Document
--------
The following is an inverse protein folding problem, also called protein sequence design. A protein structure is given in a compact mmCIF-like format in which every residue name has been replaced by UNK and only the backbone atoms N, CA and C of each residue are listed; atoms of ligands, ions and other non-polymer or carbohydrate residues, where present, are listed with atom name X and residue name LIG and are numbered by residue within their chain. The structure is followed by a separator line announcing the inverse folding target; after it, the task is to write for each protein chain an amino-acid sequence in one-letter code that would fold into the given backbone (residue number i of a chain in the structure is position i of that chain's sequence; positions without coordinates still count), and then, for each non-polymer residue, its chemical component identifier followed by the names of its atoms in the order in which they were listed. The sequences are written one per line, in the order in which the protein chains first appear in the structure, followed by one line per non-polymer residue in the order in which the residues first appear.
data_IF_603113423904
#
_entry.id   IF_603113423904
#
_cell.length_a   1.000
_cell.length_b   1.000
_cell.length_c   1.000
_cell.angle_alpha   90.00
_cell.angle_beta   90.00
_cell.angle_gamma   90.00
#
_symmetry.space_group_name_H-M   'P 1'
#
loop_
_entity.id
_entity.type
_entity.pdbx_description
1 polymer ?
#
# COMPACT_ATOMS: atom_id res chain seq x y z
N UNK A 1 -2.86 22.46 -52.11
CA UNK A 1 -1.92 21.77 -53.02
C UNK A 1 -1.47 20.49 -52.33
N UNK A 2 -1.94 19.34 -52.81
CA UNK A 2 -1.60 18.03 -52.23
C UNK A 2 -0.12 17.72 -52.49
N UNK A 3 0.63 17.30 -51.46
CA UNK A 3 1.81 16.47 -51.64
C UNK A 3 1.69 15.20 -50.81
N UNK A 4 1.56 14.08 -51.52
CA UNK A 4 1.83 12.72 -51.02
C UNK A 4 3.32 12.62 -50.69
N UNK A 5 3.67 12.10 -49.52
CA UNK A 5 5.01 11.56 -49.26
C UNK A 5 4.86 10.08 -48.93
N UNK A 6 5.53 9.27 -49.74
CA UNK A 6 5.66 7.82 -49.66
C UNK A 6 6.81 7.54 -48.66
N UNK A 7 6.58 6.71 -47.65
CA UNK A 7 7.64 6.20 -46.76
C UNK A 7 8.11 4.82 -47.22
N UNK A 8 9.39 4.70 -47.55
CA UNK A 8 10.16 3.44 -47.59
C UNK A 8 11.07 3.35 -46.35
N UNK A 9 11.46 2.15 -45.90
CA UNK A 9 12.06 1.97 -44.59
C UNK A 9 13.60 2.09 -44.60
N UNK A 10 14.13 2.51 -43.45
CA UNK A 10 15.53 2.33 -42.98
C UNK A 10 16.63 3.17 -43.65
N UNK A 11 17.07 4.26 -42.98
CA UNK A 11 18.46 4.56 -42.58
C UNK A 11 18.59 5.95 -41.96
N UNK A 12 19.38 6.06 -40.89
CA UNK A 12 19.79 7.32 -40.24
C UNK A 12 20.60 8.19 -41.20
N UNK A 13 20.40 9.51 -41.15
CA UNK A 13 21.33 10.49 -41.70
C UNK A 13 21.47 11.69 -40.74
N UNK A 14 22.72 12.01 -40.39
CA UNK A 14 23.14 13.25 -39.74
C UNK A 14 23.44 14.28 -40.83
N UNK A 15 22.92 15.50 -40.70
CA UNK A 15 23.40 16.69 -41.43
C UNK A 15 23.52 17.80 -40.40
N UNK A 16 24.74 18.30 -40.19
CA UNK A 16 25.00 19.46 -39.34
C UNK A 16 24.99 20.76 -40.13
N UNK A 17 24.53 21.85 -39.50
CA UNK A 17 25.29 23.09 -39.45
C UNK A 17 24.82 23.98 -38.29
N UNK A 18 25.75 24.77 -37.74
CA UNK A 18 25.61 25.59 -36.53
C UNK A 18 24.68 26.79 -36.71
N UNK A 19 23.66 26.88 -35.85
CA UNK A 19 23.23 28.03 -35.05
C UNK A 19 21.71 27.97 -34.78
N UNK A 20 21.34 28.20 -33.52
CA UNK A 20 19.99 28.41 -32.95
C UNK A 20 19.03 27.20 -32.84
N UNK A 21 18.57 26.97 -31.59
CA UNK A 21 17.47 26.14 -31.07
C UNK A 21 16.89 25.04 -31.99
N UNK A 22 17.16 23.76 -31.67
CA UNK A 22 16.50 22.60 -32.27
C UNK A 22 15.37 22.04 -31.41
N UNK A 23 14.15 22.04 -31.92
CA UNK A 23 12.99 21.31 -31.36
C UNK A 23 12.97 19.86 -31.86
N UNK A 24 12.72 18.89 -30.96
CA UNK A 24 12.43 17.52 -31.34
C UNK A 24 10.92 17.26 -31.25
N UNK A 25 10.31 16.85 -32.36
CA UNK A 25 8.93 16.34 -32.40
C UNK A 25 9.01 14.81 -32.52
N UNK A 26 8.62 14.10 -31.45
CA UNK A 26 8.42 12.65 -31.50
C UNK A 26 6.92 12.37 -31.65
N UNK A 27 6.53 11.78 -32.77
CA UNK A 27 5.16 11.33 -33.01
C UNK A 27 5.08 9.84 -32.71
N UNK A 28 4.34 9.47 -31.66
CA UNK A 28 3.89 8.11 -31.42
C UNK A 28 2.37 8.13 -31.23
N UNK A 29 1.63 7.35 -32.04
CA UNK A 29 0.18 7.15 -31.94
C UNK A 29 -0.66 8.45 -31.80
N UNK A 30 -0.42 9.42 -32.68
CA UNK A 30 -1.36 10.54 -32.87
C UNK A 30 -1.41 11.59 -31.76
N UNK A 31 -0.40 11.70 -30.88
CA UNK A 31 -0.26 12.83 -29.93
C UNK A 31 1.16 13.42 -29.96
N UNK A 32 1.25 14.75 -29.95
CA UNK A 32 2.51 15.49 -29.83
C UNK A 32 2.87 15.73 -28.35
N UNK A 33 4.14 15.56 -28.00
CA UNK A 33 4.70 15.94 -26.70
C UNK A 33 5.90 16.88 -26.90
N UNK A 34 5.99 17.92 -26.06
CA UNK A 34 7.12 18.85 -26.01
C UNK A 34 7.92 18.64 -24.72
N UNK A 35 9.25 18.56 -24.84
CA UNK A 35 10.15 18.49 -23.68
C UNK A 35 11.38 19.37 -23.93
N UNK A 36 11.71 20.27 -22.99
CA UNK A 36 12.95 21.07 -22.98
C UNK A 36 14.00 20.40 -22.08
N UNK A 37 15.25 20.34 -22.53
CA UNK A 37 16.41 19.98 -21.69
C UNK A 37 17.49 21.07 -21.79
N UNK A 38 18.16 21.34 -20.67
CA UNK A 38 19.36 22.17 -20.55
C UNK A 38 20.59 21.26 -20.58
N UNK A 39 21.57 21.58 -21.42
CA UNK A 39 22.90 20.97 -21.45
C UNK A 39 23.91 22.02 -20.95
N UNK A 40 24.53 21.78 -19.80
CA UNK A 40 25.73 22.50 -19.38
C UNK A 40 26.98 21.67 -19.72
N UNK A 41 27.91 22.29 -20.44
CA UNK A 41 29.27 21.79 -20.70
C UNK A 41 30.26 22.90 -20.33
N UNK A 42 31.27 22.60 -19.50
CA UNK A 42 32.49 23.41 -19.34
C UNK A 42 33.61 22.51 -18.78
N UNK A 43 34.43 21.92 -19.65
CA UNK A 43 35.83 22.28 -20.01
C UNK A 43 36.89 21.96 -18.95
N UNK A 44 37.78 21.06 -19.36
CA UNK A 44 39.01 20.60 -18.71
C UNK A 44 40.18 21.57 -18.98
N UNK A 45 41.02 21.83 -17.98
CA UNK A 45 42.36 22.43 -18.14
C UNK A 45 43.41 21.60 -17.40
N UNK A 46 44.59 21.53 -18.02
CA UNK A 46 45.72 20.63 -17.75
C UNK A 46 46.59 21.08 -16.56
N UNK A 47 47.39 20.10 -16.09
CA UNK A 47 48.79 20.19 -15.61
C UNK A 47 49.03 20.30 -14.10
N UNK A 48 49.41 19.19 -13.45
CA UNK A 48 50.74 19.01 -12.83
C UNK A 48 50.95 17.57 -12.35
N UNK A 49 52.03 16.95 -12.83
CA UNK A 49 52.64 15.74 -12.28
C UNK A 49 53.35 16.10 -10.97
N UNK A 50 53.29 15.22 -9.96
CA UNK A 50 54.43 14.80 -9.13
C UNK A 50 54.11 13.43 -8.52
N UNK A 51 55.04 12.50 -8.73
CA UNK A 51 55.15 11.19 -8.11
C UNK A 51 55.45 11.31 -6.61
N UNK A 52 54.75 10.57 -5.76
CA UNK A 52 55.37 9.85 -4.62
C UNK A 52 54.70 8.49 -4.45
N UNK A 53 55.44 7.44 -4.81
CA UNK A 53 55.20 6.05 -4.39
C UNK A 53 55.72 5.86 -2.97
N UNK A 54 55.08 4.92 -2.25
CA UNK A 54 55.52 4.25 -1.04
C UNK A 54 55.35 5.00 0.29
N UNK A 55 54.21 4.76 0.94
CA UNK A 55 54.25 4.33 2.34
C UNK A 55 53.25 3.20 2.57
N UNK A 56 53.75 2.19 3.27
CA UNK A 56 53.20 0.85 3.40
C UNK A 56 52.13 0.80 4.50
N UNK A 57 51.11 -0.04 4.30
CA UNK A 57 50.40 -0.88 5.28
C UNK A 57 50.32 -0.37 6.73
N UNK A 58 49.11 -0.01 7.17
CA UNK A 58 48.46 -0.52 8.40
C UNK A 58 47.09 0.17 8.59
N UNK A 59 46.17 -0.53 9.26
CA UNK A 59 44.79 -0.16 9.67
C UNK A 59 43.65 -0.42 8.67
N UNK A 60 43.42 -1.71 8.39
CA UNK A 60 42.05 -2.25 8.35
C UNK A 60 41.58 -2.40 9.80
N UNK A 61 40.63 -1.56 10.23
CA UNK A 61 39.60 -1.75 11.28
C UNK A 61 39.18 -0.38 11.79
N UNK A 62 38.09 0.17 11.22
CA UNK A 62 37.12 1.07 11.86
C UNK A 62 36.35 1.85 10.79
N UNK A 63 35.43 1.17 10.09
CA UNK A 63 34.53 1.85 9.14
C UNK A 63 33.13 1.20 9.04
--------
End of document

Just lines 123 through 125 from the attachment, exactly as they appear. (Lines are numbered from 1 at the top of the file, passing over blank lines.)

C UNK A 34 7.92 18.64 -24.72
N UNK A 35 9.25 18.56 -24.84
CA UNK A 35 10.15 18.49 -23.68